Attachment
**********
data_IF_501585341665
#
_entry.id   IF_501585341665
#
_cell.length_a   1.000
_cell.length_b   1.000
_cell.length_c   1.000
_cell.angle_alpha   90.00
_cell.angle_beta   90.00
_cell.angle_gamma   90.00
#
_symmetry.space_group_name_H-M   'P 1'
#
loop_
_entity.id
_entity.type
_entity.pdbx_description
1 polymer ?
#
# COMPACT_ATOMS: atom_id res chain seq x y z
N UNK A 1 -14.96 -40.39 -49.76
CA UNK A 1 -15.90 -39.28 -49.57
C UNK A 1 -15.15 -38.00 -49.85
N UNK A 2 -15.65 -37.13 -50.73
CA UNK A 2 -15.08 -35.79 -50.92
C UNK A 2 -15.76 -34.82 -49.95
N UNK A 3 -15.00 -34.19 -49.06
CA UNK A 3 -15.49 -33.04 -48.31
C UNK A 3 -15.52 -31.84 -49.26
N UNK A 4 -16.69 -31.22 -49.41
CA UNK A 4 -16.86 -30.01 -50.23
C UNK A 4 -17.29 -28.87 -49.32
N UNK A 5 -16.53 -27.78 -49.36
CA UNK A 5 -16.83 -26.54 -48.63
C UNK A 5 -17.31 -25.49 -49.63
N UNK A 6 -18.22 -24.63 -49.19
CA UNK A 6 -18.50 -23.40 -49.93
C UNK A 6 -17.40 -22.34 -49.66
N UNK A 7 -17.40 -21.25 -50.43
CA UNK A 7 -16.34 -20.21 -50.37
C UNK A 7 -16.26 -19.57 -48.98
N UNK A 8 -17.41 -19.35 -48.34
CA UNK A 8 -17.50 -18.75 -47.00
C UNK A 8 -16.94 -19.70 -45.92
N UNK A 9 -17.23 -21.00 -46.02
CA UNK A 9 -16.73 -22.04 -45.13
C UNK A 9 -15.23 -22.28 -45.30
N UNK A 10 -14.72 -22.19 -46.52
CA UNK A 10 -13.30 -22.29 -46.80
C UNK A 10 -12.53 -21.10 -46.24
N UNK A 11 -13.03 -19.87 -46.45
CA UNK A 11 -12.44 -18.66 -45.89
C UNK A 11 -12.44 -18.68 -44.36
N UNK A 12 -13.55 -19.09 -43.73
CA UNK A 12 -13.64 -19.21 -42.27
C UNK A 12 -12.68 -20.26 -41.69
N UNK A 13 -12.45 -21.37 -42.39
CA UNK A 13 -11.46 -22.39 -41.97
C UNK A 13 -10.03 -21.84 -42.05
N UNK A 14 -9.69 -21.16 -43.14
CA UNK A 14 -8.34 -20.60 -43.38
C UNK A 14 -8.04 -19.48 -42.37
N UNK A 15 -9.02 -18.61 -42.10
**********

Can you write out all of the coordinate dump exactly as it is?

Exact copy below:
data_IF_501585341665
#
_entry.id   IF_501585341665
#
_cell.length_a   1.000
_cell.length_b   1.000
_cell.length_c   1.000
_cell.angle_alpha   90.00
_cell.angle_beta   90.00
_cell.angle_gamma   90.00
#
_symmetry.space_group_name_H-M   'P 1'
#
loop_
_entity.id
_entity.type
_entity.pdbx_description
1 polymer ?
#
# COMPACT_ATOMS: atom_id res chain seq x y z
N UNK A 1 -14.96 -40.39 -49.76
CA UNK A 1 -15.90 -39.28 -49.57
C UNK A 1 -15.15 -38.00 -49.85
N UNK A 2 -15.65 -37.13 -50.73
CA UNK A 2 -15.08 -35.79 -50.92
C UNK A 2 -15.76 -34.82 -49.95
N UNK A 3 -15.00 -34.19 -49.06
CA UNK A 3 -15.49 -33.04 -48.31
C UNK A 3 -15.52 -31.84 -49.26
N UNK A 4 -16.69 -31.22 -49.41
CA UNK A 4 -16.86 -30.01 -50.23
C UNK A 4 -17.29 -28.87 -49.32
N UNK A 5 -16.53 -27.78 -49.36
CA UNK A 5 -16.83 -26.54 -48.63
C UNK A 5 -17.31 -25.49 -49.63
N UNK A 6 -18.22 -24.63 -49.19
CA UNK A 6 -18.50 -23.40 -49.93
C UNK A 6 -17.40 -22.34 -49.66
N UNK A 7 -17.40 -21.25 -50.43
CA UNK A 7 -16.34 -20.21 -50.37
C UNK A 7 -16.26 -19.57 -48.98
N UNK A 8 -17.41 -19.35 -48.34
CA UNK A 8 -17.50 -18.75 -47.00
C UNK A 8 -16.94 -19.70 -45.92
N UNK A 9 -17.23 -21.00 -46.02
CA UNK A 9 -16.73 -22.04 -45.13
C UNK A 9 -15.23 -22.28 -45.30
N UNK A 10 -14.72 -22.19 -46.52
CA UNK A 10 -13.30 -22.29 -46.80
C UNK A 10 -12.53 -21.10 -46.24
N UNK A 11 -13.03 -19.87 -46.45
CA UNK A 11 -12.44 -18.66 -45.89
C UNK A 11 -12.44 -18.68 -44.36
N UNK A 12 -13.55 -19.09 -43.73
CA UNK A 12 -13.64 -19.21 -42.27
C UNK A 12 -12.68 -20.26 -41.69
N UNK A 13 -12.45 -21.37 -42.39
CA UNK A 13 -11.46 -22.39 -41.97
C UNK A 13 -10.03 -21.84 -42.05
N UNK A 14 -9.69 -21.16 -43.14
CA UNK A 14 -8.34 -20.60 -43.38
C UNK A 14 -8.04 -19.48 -42.37
N UNK A 15 -9.02 -18.61 -42.10